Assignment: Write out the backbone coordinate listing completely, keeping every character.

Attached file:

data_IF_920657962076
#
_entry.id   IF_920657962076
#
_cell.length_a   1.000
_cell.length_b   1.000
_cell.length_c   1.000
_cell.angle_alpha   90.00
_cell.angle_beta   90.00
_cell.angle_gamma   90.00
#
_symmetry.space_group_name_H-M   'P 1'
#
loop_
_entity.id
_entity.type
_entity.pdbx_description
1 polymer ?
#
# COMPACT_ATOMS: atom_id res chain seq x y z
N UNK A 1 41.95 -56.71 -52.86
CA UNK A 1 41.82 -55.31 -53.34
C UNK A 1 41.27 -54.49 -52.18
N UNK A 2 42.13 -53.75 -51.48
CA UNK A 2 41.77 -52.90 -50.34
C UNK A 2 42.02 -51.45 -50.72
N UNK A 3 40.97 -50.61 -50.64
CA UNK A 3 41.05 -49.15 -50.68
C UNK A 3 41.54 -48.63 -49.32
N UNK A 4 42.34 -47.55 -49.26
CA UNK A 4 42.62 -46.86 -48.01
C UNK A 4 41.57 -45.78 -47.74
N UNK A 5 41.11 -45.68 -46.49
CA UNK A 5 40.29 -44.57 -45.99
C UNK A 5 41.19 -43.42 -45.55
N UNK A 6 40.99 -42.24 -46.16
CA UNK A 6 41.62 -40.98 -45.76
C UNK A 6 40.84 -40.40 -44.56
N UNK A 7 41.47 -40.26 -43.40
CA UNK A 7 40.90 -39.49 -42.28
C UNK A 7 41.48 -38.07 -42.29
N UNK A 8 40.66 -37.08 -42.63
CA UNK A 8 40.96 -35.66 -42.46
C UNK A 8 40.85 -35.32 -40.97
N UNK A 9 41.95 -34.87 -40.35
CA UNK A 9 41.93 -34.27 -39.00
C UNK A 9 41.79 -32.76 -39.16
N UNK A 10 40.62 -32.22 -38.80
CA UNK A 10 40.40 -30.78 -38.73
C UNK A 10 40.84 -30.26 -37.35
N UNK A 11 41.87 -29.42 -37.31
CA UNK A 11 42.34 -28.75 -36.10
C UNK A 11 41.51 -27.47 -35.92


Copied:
data_IF_920657962076
#
_entry.id   IF_920657962076
#
_cell.length_a   1.000
_cell.length_b   1.000
_cell.length_c   1.000
_cell.angle_alpha   90.00
_cell.angle_beta   90.00
_cell.angle_gamma   90.00
#
_symmetry.space_group_name_H-M   'P 1'
#
loop_
_entity.id
_entity.type
_entity.pdbx_description
1 polymer ?
#
# COMPACT_ATOMS: atom_id res chain seq x y z
N UNK A 1 41.95 -56.71 -52.86
CA UNK A 1 41.82 -55.31 -53.34
C UNK A 1 41.27 -54.49 -52.18
N UNK A 2 42.13 -53.75 -51.48
CA UNK A 2 41.77 -52.90 -50.34
C UNK A 2 42.02 -51.45 -50.72
N UNK A 3 40.97 -50.61 -50.64
CA UNK A 3 41.05 -49.15 -50.68
C UNK A 3 41.54 -48.63 -49.32
N UNK A 4 42.34 -47.55 -49.26
CA UNK A 4 42.62 -46.86 -48.01
C UNK A 4 41.57 -45.78 -47.74
N UNK A 5 41.11 -45.68 -46.49
CA UNK A 5 40.29 -44.57 -45.99
C UNK A 5 41.19 -43.42 -45.55
N UNK A 6 40.99 -42.24 -46.16
CA UNK A 6 41.62 -40.98 -45.76
C UNK A 6 40.84 -40.40 -44.56
N UNK A 7 41.47 -40.26 -43.40
CA UNK A 7 40.90 -39.49 -42.28
C UNK A 7 41.48 -38.07 -42.29
N UNK A 8 40.66 -37.08 -42.63
CA UNK A 8 40.96 -35.66 -42.46
C UNK A 8 40.85 -35.32 -40.97
N UNK A 9 41.95 -34.87 -40.35
CA UNK A 9 41.93 -34.27 -39.00
C UNK A 9 41.79 -32.76 -39.16
N UNK A 10 40.62 -32.22 -38.80
CA UNK A 10 40.40 -30.78 -38.73
C UNK A 10 40.84 -30.26 -37.35
N UNK A 11 41.87 -29.42 -37.31
CA UNK A 11 42.34 -28.75 -36.10
C UNK A 11 41.51 -27.47 -35.92